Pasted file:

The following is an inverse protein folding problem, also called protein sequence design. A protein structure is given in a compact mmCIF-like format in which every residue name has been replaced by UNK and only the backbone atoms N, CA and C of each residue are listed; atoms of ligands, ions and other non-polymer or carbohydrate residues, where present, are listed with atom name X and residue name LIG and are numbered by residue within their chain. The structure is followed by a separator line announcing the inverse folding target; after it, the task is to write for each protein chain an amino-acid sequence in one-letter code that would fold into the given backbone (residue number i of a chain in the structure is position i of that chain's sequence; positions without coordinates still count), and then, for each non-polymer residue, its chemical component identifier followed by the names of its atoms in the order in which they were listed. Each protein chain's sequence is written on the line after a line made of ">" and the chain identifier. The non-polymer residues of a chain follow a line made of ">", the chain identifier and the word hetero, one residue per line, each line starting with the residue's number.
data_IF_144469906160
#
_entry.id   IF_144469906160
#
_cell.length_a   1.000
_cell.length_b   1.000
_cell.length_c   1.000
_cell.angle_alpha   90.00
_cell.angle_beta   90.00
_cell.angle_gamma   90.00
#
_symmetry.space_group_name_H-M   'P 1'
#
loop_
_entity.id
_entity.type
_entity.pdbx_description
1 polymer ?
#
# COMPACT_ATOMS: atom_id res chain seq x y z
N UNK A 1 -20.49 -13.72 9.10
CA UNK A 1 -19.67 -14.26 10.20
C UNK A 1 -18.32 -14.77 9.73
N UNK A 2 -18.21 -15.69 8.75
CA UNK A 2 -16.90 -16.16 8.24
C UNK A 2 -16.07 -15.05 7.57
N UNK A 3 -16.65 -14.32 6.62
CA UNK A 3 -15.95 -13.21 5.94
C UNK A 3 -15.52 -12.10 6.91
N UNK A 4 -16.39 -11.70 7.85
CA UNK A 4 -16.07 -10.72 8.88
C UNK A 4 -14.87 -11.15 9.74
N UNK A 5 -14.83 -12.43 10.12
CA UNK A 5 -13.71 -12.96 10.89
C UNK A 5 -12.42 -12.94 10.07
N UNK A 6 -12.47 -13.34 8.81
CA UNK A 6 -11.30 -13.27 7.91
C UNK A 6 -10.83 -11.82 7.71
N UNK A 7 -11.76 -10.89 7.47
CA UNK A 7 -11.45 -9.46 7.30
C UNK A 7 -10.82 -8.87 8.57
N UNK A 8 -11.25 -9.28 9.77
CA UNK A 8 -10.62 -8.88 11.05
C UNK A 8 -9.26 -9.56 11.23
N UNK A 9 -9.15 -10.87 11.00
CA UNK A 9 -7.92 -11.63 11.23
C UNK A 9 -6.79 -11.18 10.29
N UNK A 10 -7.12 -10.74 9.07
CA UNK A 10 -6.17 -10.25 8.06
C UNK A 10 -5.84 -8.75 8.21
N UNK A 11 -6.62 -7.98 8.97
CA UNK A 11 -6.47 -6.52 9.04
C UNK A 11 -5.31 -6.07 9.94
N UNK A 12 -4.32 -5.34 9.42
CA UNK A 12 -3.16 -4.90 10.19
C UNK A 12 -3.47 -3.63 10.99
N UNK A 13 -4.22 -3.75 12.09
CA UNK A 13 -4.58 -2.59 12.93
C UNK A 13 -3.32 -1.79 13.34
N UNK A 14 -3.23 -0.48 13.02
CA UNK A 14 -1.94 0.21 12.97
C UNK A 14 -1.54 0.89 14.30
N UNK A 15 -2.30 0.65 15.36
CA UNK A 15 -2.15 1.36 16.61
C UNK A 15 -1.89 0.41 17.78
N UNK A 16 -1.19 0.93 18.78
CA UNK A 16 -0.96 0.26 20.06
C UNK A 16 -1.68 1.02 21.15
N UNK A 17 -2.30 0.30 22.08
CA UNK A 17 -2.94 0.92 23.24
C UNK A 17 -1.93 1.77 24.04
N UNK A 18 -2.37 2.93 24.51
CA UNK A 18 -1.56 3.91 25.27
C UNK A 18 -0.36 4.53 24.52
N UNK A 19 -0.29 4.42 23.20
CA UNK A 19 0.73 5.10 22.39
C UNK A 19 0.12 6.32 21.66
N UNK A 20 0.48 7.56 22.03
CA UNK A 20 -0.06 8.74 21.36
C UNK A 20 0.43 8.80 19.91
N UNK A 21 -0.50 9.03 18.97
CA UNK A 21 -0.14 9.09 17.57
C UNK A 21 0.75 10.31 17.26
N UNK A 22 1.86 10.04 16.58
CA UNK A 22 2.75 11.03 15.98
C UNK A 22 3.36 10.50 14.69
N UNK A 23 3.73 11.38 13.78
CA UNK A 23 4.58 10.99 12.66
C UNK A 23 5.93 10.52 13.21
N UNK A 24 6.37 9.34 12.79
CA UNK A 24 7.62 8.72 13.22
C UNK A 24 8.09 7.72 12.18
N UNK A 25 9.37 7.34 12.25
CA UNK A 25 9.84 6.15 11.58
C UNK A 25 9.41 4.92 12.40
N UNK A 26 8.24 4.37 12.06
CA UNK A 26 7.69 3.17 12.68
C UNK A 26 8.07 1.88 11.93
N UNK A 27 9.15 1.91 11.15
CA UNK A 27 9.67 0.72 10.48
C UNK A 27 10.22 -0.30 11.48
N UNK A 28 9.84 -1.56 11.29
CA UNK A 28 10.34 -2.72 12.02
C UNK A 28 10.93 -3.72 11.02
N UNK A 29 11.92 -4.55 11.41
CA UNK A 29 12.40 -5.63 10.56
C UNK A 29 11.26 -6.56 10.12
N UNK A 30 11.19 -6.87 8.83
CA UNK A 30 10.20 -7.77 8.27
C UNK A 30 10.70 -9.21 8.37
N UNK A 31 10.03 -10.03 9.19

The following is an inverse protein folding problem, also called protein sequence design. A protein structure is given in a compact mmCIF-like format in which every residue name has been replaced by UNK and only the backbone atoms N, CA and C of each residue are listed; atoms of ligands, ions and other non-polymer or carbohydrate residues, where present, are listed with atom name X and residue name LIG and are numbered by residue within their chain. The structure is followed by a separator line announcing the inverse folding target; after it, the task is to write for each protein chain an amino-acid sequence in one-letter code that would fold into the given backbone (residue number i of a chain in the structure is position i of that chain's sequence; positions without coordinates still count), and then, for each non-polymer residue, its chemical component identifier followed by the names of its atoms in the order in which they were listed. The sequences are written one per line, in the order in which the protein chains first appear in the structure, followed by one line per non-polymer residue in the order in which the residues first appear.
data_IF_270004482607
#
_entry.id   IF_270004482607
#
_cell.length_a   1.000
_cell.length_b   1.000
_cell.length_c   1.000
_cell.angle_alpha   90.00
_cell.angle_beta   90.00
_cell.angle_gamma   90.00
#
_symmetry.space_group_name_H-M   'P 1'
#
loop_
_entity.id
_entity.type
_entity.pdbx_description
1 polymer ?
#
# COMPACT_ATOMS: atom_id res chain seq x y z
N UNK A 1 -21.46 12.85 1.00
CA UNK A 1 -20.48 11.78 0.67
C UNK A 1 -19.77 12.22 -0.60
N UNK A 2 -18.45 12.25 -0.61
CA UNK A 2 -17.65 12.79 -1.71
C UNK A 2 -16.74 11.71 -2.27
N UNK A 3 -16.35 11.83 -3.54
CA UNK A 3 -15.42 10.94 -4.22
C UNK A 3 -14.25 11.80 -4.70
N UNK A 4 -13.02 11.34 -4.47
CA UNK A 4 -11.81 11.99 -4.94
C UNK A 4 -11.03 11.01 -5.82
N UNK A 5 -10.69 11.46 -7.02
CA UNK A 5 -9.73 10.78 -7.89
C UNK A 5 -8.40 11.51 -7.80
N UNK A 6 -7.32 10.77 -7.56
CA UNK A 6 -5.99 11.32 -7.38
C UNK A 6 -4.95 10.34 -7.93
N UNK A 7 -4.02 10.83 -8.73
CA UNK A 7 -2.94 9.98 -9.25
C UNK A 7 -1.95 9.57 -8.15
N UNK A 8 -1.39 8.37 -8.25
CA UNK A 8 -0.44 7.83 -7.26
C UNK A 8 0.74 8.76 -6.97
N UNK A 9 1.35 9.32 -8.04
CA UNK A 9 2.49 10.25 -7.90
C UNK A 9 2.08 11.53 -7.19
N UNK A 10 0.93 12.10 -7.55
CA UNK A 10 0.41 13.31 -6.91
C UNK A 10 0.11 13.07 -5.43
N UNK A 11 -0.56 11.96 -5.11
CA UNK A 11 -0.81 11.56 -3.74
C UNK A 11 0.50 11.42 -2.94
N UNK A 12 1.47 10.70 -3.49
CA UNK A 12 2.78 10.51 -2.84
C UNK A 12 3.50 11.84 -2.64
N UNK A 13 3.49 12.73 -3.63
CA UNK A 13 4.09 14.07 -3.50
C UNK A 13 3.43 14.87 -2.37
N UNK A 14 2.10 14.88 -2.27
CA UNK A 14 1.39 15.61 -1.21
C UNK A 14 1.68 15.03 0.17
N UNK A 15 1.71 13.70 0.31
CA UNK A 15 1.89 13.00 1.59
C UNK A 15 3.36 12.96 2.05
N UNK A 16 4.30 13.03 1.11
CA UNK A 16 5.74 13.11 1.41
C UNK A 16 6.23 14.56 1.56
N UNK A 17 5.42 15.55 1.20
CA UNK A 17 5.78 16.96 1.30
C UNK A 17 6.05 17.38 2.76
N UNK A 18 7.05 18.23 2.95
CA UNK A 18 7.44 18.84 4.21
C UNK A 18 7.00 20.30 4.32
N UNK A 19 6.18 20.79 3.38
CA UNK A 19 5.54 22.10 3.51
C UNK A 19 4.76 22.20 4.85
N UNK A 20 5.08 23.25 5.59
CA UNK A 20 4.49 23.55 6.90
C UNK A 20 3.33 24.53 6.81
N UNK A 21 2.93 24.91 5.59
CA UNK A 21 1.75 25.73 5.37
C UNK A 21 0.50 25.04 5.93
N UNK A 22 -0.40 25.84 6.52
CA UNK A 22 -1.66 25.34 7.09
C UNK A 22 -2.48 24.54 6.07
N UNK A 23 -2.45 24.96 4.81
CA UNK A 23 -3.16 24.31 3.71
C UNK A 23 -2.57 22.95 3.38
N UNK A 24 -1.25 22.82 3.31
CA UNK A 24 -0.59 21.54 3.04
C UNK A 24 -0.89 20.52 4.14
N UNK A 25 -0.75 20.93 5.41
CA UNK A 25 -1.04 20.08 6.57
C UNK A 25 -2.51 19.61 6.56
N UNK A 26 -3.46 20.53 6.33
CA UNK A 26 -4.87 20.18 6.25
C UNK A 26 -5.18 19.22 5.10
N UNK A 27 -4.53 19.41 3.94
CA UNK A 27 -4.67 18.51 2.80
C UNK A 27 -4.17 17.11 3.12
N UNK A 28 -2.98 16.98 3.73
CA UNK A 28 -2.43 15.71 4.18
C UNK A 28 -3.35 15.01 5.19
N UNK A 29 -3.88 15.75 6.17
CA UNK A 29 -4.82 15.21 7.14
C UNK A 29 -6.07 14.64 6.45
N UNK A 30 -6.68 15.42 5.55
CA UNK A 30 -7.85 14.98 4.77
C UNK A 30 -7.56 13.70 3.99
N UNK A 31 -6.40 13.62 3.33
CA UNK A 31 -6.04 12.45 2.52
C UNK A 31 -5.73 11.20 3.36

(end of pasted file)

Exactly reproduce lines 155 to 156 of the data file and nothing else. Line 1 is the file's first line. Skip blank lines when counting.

N UNK A 8 -1.39 8.37 -8.25
CA UNK A 8 -0.44 7.83 -7.26